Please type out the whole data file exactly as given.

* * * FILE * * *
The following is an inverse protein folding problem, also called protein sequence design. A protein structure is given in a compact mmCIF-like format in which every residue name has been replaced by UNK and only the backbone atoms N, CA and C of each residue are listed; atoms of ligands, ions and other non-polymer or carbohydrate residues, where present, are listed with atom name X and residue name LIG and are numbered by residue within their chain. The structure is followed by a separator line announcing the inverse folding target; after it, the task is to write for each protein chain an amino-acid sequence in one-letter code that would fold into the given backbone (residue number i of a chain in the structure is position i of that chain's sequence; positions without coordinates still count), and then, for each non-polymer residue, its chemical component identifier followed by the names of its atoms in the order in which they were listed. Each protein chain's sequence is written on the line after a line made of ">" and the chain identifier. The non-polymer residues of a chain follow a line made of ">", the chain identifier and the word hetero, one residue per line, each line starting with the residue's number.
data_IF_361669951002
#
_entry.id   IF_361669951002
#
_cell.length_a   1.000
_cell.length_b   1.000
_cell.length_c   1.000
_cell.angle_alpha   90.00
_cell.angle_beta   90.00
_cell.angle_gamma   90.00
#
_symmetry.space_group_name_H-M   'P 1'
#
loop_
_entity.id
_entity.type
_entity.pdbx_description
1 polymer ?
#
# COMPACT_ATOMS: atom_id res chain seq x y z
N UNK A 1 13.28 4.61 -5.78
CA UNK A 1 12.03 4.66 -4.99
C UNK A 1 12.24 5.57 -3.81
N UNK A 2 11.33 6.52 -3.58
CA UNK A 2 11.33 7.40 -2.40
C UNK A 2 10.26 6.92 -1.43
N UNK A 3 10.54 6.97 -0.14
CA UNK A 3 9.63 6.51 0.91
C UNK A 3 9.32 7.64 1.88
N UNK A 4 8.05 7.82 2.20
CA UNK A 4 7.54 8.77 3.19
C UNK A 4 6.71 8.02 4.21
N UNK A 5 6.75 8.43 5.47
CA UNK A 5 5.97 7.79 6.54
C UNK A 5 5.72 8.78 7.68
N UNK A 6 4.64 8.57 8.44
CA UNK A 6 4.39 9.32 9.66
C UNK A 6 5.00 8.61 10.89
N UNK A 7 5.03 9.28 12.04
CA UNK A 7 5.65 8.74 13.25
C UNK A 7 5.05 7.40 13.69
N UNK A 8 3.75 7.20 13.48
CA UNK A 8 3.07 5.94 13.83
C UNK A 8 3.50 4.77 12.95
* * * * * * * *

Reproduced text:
The following is an inverse protein folding problem, also called protein sequence design. A protein structure is given in a compact mmCIF-like format in which every residue name has been replaced by UNK and only the backbone atoms N, CA and C of each residue are listed; atoms of ligands, ions and other non-polymer or carbohydrate residues, where present, are listed with atom name X and residue name LIG and are numbered by residue within their chain. The structure is followed by a separator line announcing the inverse folding target; after it, the task is to write for each protein chain an amino-acid sequence in one-letter code that would fold into the given backbone (residue number i of a chain in the structure is position i of that chain's sequence; positions without coordinates still count), and then, for each non-polymer residue, its chemical component identifier followed by the names of its atoms in the order in which they were listed. Each protein chain's sequence is written on the line after a line made of ">" and the chain identifier. The non-polymer residues of a chain follow a line made of ">", the chain identifier and the word hetero, one residue per line, each line starting with the residue's number.
data_IF_361669951002
#
_entry.id   IF_361669951002
#
_cell.length_a   1.000
_cell.length_b   1.000
_cell.length_c   1.000
_cell.angle_alpha   90.00
_cell.angle_beta   90.00
_cell.angle_gamma   90.00
#
_symmetry.space_group_name_H-M   'P 1'
#
loop_
_entity.id
_entity.type
_entity.pdbx_description
1 polymer ?
#
# COMPACT_ATOMS: atom_id res chain seq x y z
N UNK A 1 13.28 4.61 -5.78
CA UNK A 1 12.03 4.66 -4.99
C UNK A 1 12.24 5.57 -3.81
N UNK A 2 11.33 6.52 -3.58
CA UNK A 2 11.33 7.40 -2.40
C UNK A 2 10.26 6.92 -1.43
N UNK A 3 10.54 6.97 -0.14
CA UNK A 3 9.63 6.51 0.91
C UNK A 3 9.32 7.64 1.88
N UNK A 4 8.05 7.82 2.20
CA UNK A 4 7.54 8.77 3.19
C UNK A 4 6.71 8.02 4.21
N UNK A 5 6.75 8.43 5.47
CA UNK A 5 5.97 7.79 6.54
C UNK A 5 5.72 8.78 7.68
N UNK A 6 4.64 8.57 8.44
CA UNK A 6 4.39 9.32 9.66
C UNK A 6 5.00 8.61 10.89
N UNK A 7 5.03 9.28 12.04
CA UNK A 7 5.65 8.74 13.25
C UNK A 7 5.05 7.40 13.69
N UNK A 8 3.75 7.20 13.48
CA UNK A 8 3.07 5.94 13.83
C UNK A 8 3.50 4.77 12.95